Democratic presidential nominee Joe Biden at the Flint drive-in rally with former President Barack Obama, Oct. 31, 2020 | Andrew Roth
A record wave of absentee voting in Michigan appears to have helped carry Democratic former Vice President Joe Biden to a win in the crucial battleground state.
As of Wednesday afternoon, CNN and NBC have both called the race for Biden. He is projected to have 253 of the 270 electoral votes he needs to win the presidency.
With 99% of the vote in, Biden has 2,684,200 votes, or 49.9%, and Republican President Donald Trump has 2,617,062 votes, or 48.6%. Well over 5 million votes were cast, a new record in the state.
The Trump campaign has filed a case in the Court of Claims to stop the count and GOP protesters created a ruckus at the TCF Center in Detroit in their own attempt to block ballot counting.
During a Wednesday afternoon news conference, Biden did not declare victory, but he expressed confidence that he would win the race, including Michigan and Pennsylvania, in which the Trump campaign said it will file a similar suit to stop the count there.
“I’m not here to declare that we’ve won,” Biden told reporters in Wilmington, appearing with his running mate, U.S. Sen. Kamala Harris. “But I am here to report that when the count is finished, we believe we will be the winners.”
There are 16 electoral votes up for grabs in Michigan and they are all awarded to the winner of the state’s popular vote.
Michigan was one of several states to flip red in 2016 for President Donald Trump, with a historically narrow margin of just 10,704 votes (.23%).
The incumbent GOP president, hoping for a repeat win in the state four years later, hit the campaign trail in Michigan hard over the past few months with nine total visits this year. That culminated in a final campaign stop in Grand Rapids Monday night — the same city in which Trump closed out his 2016 campaign effort.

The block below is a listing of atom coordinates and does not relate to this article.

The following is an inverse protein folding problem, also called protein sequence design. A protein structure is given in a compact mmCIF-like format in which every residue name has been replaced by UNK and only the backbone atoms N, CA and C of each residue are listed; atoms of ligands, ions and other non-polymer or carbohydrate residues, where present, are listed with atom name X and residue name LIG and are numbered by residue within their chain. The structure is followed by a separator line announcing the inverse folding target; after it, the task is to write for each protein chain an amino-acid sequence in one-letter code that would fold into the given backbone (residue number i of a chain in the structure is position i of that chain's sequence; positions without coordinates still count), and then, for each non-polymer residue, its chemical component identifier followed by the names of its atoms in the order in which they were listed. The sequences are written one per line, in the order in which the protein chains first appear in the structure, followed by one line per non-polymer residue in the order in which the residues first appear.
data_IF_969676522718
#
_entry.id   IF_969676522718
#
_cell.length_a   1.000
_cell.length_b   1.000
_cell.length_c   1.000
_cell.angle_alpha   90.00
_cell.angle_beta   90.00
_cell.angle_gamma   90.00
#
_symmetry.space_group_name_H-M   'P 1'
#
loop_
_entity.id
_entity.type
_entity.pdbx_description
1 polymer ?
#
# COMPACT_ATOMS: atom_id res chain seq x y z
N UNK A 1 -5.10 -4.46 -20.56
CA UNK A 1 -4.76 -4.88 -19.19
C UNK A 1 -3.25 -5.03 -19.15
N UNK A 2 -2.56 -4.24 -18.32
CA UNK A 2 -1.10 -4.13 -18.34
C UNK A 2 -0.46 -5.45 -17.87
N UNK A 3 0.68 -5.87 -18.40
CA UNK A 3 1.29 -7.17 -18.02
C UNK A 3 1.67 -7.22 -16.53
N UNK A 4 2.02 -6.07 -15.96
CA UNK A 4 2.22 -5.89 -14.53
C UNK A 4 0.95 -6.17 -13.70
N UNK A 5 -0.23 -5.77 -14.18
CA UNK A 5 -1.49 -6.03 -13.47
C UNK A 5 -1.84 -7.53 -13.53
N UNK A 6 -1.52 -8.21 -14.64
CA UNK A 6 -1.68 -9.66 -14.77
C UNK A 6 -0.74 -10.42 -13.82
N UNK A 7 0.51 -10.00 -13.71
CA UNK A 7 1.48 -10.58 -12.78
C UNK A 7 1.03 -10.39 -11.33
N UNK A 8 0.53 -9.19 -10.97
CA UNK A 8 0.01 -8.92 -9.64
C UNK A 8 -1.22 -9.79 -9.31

Since January, Trump has made presidential campaign stops in Warren, Ypsilanti, Freeland, Muskegon, Lansing, Waterford Township, Washington Township, Traverse City and Grand Rapids. Campaign surrogates including Vice President Mike Pence and Trump’s children also have made a number of appearances in the state.
But the Biden campaign, presumably taking notes from 2016 critiques that then-Democratic presidential nominee Hillary Clinton did not spend enough time in the Great Lakes State, also embarked on an ambitious event schedule in Michigan.
That included nine appearances from Biden and his surrogates in the month of October alone. The Trump campaign and its surrogates appeared in the state a total of 13 times that month.
Vice presidential nominee U.S. Sen. Kamala Harris (D-Calif.) has also visited Michigan twice in the last nine days. Harris spent Tuesday in Southfield and Detroit for a last-minute “get out the vote” effort.
Biden has held a steady lead over Trump in statewide polls this year — most recently with 7.9% margin, according to the latest FiveThirtyEight polling average.
The former vice president and his allies have also greatly outspent Trump in Michigan TV ads. An NPR analysis in October reported that Biden and groups supporting him spent around $98.6 million total ($33.8 million directly from the Biden campaign), whereas Trump and his allies spent a total of $21.5 million ($15 million from the campaign).
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